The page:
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Oh brother, where art thou? 

Testosterone runs amuck

"First the Fat Boys break up, now this? Aw, man."

Chris Rock as Bony-T in Boomerang (1992)

This is what I immediately thought when I heard about the Rev. Jesse Jackson sticking his foot in his mouth, yet again. Attacking the presumptive Democratic presidential nominee for "talking down to black folks," to such an extent that he wants to de-ball him. And on Fox.

"You know you done fucked up right?"

Bill Duke as a detective to Tyrin Turner as Caine in Menace II Society (1993)

This is the second thing that I thought. Jackson has crossed the point of no return and for what? His obsession with being in the limelight pushed him to sabotage what's left of his career as a public and relevant figure in the world community for 15 more minutes of fame, or should I say infamy. An initial critic of Barack Obama, Jackson had managed to put on a smile and shift his power and influence behind Obama's campaign. Even his son, Illinois Rep. Jesse Jackson Jr. and Obama's national campaign co-chairman, shook his proverbial finger at him, admonishing the good reverend for his latest misdeed. It is this part of the story that is even more disturbing. In my mind, Barack is the symbolic son of Jackson and his civil rights counterparts. It was they who gave birth to this post-civil rights generation, many of whom have benefited from these advances and are doing something with them -- like running for president of the United States, in the case of Obama, and helping him to get there, in the case of Jackson Jr. To soil this attempt with such tomfoolery is sad, asinine and disheartening. Can Jackson not see the relationship between his "sons" and himself?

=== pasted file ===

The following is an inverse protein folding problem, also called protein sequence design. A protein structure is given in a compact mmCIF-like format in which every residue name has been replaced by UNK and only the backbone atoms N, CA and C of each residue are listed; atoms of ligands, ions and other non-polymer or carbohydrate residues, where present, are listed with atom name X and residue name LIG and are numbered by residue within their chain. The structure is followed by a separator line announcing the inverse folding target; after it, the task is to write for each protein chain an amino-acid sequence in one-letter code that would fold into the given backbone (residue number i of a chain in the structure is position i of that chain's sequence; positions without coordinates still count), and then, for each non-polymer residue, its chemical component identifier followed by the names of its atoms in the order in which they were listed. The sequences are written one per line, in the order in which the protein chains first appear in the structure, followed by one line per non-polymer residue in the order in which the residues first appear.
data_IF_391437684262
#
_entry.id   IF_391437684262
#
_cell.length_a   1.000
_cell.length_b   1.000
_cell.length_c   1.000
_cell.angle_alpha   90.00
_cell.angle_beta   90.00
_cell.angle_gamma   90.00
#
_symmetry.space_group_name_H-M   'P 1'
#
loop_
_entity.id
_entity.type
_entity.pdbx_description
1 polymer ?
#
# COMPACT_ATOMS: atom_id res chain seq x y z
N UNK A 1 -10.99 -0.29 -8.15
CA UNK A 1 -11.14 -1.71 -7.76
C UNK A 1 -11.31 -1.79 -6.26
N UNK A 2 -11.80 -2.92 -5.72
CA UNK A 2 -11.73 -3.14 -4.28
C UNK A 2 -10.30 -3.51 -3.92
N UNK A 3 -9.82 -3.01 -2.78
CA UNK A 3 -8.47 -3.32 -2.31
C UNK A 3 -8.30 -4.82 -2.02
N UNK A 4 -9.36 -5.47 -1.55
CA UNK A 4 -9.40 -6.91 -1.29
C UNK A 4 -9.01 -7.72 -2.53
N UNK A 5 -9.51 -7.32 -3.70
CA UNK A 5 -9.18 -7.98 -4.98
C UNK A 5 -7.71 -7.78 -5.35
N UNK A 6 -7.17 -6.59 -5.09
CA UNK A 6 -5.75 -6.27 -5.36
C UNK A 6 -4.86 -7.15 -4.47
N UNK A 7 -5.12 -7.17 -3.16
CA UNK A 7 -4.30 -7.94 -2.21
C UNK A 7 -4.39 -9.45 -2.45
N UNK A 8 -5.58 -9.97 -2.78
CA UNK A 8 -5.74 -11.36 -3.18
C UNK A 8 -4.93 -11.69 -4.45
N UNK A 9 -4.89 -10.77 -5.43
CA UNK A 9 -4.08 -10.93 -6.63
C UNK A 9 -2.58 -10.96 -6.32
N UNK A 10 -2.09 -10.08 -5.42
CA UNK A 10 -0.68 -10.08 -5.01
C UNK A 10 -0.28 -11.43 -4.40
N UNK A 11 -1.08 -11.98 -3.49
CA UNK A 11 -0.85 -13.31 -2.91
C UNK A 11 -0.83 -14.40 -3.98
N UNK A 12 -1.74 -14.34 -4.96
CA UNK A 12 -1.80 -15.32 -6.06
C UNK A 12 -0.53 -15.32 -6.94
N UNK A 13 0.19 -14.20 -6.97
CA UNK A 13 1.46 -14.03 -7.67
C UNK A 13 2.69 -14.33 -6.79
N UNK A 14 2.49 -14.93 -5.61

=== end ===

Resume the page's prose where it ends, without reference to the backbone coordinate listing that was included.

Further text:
"Can't we all get along?"

Rodney King, during the riots of 1992

Obviously not. When a man is willing to throw his child under the bus for 15 minutes of fame, it speaks volumes about his character and his intentions. What is troubling me most is the inability of powerful black men to work together on the world stage. You've got Bobcats owner Robert L. Johnson maligning Barack Obama; the Rev. Jeremiah Wright grand standing at the expense of Obama; and Tavis Smiley throwing a tantrum about Obama's schedule. You may recall the dustup between Johnson and Smiley some years ago while both were at Black Entertainment Television. Jackson got huffy with the Rev. Al Sharpton when he suggested that he might make a run for the presidency. Now we've got Jackson, a southern Baptist minister, making vulgar remarks about Obama.

Why are these men so threatened by Barack Obama, and why are they going about undermining his election in such a perverted way? Crabs in a barrel? An inability to be truly supportive, an obsession with perceived leadership and an unwillingness to follow when needed is what ails these grown men. Testosterone runs amuck!

Perhaps they should have a celebrity death match? Perhaps they should meet in a secret location and fight it out? Perhaps they should take their penises out and measure them and spare the rest of us from this nonsense, because that's what it is. If they were women, they would be called out for behaving in this absurd manner. Since they are men, folks are not calling them out for what it is -- petty and ridiculous behavior.

If Jackson is upset about Obama's Father's Day comments, then address those comments. If he does not like Obama's "silence" on issues impacting the black community, call him out on it. Ralph Nader did and so have many others. Obama is not above reproach, and anybody running for president of the United States should be questioned and challenged. But the ways that these folks are going about it smacks of hate, envy and self-interest instead of concern for the needs of the larger community.

"No matter where I live, despite the things I give, you'll always be this way, so go 'head and hate on me, hater."

Jill Scott, lyrics from "Hate on Me"

It is truly sad that men who are in the position to mentor are choosing to contaminate this young man's historic run for presidency. How has Obama responded? Swiftly and elegantly. As they hate, Obama keeps his eyes on the prize, just like Jackson did during his historic run for the presidency. Obama obviously learned something from Jackson, and Jackson should learn something from him: grace. Maybe one day, these great men will realize that they are all on the same team, running the same race, one step at a time.

Nsenga K. Burton, Ph.D. is an Assistant Professor of Communications and Media Studies at Goucher College and Editorial Director for

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